1. Recognize the Myriad Issues Facing Students of Color  

Social issues seep into schools; classrooms and schools are microcosms of society. This means that students of color face many problems. It’s draining simply thinking of all these problems, and even more of a depressing experience trying to solve them all at once. Focus on one or two that you can manage and research ways to fix them. Such issues may include a lack of diversity in the teaching staff (which makes it harder for students of color to find mentors) and schools devaluing the cultures and interests of students of color. Issues may even exist within the curriculum itself; certain cultures may be misrepresented or left out of school learning entirely, which causes students to lose interest in education. Whatever problems you identify, try to narrow in on the specifics and then seek out the best ways and people to help solve the dilemma. 

2. Create a Diverse Team  

On average, people are more likely to have an impact in a group rather than alone. That’s why a crucial step is to create a diverse team that contributes to alleviating the identified problem or problems, and to creating a safe space for students of color. When assembling a team, do three things: create a team of differing skills, take into account people of different ethnicities, and seek out diverging opinions. Take inventory of the skills needed to solve the problem you’re focusing on. This means that if you need someone with artistic ability or someone who has counseling experience, consider asking those people to help out. And while it is important to surround students with individuals who look like them, it is also important to introduce them to individuals unlike them. This normalizes learning from both like and unlike individuals. Lastly, be intentional about seeking out differing opinions. As Adam Grant, an author and specialist in organizational psychology, says in his book Originals, “create a strong group culture that also allows for dissenting opinions. Go for an organizational model that mirrors the commitment blueprint’” (p. 180). Grant describes this as finding people whose values and norms match that of the group. Dissenting opinions on the details, coupled with commonality in the larger goal, allows for creative ideas that have been vetted and thus are more likely to help solve problems.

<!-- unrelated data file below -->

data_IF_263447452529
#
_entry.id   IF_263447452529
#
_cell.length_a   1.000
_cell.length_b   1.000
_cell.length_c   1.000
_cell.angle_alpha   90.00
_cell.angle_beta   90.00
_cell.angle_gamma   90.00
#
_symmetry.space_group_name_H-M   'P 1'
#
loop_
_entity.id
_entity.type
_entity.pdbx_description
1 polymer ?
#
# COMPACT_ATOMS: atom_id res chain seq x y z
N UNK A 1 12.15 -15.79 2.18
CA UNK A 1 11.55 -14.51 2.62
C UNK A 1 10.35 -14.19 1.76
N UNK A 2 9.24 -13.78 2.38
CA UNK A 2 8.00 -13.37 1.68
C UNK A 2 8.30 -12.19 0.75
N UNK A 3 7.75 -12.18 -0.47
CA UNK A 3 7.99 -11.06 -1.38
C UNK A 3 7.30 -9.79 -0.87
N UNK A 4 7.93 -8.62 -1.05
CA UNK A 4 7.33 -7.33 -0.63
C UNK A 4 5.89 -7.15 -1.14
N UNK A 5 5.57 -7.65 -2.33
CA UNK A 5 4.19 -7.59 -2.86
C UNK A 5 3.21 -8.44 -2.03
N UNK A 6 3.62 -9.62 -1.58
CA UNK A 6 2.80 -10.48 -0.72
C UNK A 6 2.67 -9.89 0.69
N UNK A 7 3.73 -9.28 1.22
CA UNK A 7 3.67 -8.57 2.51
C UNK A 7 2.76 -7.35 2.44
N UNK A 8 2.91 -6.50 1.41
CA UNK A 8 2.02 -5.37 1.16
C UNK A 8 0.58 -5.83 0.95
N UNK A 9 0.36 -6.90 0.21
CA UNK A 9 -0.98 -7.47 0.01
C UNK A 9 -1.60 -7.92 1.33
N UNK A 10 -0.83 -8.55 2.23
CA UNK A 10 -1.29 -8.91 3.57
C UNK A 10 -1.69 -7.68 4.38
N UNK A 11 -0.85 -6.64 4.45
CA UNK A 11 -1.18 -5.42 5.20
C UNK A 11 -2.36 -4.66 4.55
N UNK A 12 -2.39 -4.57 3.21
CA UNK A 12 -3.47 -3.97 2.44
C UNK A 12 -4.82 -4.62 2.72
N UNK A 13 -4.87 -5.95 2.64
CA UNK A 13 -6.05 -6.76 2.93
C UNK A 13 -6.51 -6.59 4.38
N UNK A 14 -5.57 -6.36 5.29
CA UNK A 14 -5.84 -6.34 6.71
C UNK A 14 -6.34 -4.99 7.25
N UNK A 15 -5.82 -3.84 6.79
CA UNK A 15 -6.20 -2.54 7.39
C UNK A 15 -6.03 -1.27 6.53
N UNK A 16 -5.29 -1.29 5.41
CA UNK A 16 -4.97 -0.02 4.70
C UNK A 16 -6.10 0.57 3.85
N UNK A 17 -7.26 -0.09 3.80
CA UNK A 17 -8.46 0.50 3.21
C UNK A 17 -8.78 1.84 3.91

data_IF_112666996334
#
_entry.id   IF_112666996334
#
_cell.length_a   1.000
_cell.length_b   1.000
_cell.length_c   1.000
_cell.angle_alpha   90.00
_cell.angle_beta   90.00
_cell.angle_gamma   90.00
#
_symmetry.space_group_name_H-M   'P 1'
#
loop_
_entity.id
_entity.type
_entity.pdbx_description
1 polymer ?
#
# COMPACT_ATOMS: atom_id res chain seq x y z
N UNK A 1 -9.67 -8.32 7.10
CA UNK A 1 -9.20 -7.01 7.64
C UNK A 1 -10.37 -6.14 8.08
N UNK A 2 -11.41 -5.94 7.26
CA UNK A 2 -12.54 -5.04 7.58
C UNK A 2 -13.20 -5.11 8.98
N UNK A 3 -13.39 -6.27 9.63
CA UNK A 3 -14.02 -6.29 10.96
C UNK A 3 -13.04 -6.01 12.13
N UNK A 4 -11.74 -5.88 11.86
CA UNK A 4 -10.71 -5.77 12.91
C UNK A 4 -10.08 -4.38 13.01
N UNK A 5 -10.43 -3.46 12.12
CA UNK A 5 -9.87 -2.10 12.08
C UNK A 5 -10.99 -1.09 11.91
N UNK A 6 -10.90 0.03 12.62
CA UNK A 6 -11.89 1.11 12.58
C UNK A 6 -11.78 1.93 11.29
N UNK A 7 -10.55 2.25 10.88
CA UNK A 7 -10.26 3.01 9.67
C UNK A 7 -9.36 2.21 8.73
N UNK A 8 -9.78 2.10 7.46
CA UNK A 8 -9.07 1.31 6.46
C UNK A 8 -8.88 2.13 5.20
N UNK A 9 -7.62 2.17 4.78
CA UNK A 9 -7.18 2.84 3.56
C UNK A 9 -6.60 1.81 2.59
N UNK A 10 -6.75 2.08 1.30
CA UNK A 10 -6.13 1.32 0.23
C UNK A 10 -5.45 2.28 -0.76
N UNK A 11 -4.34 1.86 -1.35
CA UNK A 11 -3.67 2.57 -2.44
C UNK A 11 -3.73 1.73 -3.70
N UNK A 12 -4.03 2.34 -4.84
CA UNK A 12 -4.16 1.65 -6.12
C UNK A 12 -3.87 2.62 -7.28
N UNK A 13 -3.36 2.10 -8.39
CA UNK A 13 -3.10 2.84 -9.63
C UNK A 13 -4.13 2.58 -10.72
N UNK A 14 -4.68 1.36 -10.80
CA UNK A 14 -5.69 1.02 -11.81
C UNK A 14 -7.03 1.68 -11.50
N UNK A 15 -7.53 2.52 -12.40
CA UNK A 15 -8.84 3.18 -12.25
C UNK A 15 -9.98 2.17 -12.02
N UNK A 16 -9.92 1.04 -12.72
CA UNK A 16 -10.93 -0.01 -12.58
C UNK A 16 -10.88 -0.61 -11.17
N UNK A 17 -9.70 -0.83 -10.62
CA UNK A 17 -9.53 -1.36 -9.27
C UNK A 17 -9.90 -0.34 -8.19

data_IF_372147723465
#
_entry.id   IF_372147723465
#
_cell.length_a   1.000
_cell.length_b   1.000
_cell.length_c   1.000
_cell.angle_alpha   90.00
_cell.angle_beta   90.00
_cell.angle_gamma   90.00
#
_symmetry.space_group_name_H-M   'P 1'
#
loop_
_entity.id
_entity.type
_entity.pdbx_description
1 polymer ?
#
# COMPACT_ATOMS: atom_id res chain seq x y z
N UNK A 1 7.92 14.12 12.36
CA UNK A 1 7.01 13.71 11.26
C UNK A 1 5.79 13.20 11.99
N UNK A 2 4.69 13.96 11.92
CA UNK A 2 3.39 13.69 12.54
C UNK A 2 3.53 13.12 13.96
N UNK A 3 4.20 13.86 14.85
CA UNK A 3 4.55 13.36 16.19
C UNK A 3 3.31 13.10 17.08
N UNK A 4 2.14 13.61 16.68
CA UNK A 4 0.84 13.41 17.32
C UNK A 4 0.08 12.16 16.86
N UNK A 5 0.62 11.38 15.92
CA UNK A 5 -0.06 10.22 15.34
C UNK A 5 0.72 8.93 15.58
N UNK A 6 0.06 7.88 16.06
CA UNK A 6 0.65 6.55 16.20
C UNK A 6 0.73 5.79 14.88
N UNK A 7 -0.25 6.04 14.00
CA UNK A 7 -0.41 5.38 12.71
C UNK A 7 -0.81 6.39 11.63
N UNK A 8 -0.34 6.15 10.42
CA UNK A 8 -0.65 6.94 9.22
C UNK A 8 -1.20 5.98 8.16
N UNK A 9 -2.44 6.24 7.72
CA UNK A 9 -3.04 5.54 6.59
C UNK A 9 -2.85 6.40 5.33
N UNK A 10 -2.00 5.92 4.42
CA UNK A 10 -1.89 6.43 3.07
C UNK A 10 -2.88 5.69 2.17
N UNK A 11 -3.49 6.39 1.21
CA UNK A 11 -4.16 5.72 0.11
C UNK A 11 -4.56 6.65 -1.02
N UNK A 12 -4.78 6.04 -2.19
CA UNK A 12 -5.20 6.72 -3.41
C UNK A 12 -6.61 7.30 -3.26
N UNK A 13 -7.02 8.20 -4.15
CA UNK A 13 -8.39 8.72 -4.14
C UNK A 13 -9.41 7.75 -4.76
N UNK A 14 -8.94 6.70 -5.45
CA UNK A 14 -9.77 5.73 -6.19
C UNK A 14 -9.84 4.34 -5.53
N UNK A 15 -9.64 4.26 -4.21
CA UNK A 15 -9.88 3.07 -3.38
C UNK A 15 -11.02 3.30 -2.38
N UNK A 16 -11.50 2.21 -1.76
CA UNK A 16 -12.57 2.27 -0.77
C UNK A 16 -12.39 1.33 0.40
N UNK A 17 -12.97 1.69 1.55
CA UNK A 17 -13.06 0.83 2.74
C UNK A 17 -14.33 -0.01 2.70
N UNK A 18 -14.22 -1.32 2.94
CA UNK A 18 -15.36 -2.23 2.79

3. Well-Being First, Then Academics